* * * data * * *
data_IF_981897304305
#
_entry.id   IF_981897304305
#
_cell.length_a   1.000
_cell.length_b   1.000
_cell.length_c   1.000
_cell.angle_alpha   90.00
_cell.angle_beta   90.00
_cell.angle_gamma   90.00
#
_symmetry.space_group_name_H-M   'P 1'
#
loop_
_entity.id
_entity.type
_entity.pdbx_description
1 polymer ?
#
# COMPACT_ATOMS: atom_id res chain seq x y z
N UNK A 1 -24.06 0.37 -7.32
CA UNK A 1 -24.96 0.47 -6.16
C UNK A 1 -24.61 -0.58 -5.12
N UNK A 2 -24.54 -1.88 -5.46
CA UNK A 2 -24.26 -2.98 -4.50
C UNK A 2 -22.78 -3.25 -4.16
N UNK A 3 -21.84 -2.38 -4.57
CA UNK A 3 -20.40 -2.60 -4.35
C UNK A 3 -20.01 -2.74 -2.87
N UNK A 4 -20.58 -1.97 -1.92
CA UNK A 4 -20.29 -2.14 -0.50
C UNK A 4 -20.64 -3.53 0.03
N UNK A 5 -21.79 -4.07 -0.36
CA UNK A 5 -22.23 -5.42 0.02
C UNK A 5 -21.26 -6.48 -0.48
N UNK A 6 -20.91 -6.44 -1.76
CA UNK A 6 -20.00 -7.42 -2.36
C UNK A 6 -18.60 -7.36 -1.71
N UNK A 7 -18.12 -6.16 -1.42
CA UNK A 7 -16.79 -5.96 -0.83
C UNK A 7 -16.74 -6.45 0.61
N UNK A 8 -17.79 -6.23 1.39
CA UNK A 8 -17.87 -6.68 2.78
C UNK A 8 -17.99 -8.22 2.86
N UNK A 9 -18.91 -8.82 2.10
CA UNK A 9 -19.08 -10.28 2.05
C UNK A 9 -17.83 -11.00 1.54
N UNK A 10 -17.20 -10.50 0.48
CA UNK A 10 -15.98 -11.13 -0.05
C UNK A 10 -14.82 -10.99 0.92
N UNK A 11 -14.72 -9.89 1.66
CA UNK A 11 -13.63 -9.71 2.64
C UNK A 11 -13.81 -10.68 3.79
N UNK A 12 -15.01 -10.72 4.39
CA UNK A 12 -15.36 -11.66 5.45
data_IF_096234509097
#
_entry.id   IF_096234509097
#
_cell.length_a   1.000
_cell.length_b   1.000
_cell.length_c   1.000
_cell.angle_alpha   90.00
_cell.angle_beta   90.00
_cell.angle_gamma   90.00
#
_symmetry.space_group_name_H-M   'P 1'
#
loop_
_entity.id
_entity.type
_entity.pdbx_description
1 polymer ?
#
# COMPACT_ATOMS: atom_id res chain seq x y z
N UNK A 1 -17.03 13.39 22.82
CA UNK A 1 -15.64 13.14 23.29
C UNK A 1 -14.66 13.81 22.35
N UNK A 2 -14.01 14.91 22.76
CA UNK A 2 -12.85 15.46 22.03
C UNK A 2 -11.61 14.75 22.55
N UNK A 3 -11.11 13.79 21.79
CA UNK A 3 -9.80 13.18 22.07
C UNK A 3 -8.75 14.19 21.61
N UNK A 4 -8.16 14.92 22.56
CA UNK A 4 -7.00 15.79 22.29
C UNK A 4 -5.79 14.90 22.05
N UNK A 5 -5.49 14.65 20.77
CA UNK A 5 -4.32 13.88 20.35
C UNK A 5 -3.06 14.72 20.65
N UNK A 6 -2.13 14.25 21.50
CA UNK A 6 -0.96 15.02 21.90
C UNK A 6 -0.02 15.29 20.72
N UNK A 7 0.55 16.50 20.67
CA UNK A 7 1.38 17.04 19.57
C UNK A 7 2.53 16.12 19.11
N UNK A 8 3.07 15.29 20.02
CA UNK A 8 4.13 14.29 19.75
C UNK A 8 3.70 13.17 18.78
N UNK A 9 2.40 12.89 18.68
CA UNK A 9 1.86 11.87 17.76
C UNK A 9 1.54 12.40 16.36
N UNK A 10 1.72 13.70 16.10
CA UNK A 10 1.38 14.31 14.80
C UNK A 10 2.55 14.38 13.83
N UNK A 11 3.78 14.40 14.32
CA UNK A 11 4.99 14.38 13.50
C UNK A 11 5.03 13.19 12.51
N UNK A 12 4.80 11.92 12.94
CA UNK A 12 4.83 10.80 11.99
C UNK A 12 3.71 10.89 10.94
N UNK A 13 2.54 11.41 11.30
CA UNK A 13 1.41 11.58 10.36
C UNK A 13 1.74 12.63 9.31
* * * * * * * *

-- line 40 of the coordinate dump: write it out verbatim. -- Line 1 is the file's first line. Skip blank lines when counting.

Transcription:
CA UNK A 7 -16.79 -5.96 -0.83